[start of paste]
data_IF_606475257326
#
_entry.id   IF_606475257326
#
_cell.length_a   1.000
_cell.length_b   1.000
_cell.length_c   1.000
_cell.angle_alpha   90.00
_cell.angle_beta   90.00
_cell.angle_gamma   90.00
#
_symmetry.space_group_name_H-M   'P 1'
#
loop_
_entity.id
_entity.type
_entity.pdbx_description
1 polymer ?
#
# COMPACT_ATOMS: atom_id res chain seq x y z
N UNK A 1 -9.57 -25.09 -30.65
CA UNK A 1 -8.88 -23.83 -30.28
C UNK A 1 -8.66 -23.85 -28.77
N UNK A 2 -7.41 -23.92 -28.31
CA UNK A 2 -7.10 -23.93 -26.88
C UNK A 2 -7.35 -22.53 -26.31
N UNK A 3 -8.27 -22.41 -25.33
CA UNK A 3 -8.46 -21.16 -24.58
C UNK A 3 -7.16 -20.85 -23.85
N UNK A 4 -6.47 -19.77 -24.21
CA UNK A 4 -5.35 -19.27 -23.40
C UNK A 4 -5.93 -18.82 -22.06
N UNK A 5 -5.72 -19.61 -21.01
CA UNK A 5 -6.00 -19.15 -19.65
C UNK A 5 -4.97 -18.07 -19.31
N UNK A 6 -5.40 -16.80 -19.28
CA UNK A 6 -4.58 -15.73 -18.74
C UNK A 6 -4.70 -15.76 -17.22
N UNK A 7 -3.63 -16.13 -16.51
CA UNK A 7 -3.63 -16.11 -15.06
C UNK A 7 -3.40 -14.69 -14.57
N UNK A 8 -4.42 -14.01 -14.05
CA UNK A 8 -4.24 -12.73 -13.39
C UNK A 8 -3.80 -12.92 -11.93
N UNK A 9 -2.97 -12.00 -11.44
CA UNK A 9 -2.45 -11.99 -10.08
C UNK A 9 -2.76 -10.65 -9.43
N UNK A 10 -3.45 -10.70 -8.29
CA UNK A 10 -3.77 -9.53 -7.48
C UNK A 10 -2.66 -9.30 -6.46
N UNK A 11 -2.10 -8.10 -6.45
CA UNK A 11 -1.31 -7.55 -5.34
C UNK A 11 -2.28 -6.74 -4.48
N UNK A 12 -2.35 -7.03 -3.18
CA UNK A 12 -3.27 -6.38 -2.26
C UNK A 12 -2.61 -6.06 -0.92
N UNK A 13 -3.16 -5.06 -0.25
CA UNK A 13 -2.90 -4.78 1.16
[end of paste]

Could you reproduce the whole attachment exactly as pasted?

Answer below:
data_IF_606475257326
#
_entry.id   IF_606475257326
#
_cell.length_a   1.000
_cell.length_b   1.000
_cell.length_c   1.000
_cell.angle_alpha   90.00
_cell.angle_beta   90.00
_cell.angle_gamma   90.00
#
_symmetry.space_group_name_H-M   'P 1'
#
loop_
_entity.id
_entity.type
_entity.pdbx_description
1 polymer ?
#
# COMPACT_ATOMS: atom_id res chain seq x y z
N UNK A 1 -9.57 -25.09 -30.65
CA UNK A 1 -8.88 -23.83 -30.28
C UNK A 1 -8.66 -23.85 -28.77
N UNK A 2 -7.41 -23.92 -28.31
CA UNK A 2 -7.10 -23.93 -26.88
C UNK A 2 -7.35 -22.53 -26.31
N UNK A 3 -8.27 -22.41 -25.33
CA UNK A 3 -8.46 -21.16 -24.58
C UNK A 3 -7.16 -20.85 -23.85
N UNK A 4 -6.47 -19.77 -24.21
CA UNK A 4 -5.35 -19.27 -23.40
C UNK A 4 -5.93 -18.82 -22.06
N UNK A 5 -5.72 -19.61 -21.01
CA UNK A 5 -6.00 -19.15 -19.65
C UNK A 5 -4.97 -18.07 -19.31
N UNK A 6 -5.40 -16.80 -19.28
CA UNK A 6 -4.58 -15.73 -18.74
C UNK A 6 -4.70 -15.76 -17.22
N UNK A 7 -3.63 -16.13 -16.51
CA UNK A 7 -3.63 -16.11 -15.06
C UNK A 7 -3.40 -14.69 -14.57
N UNK A 8 -4.42 -14.01 -14.05
CA UNK A 8 -4.24 -12.73 -13.39
C UNK A 8 -3.80 -12.92 -11.93
N UNK A 9 -2.97 -12.00 -11.44
CA UNK A 9 -2.45 -11.99 -10.08
C UNK A 9 -2.76 -10.65 -9.43
N UNK A 10 -3.45 -10.70 -8.29
CA UNK A 10 -3.77 -9.53 -7.48
C UNK A 10 -2.66 -9.30 -6.46
N UNK A 11 -2.10 -8.10 -6.45
CA UNK A 11 -1.31 -7.55 -5.34
C UNK A 11 -2.28 -6.74 -4.48
N UNK A 12 -2.35 -7.03 -3.18
CA UNK A 12 -3.27 -6.38 -2.26
C UNK A 12 -2.61 -6.06 -0.92
N UNK A 13 -3.16 -5.06 -0.25
CA UNK A 13 -2.90 -4.78 1.16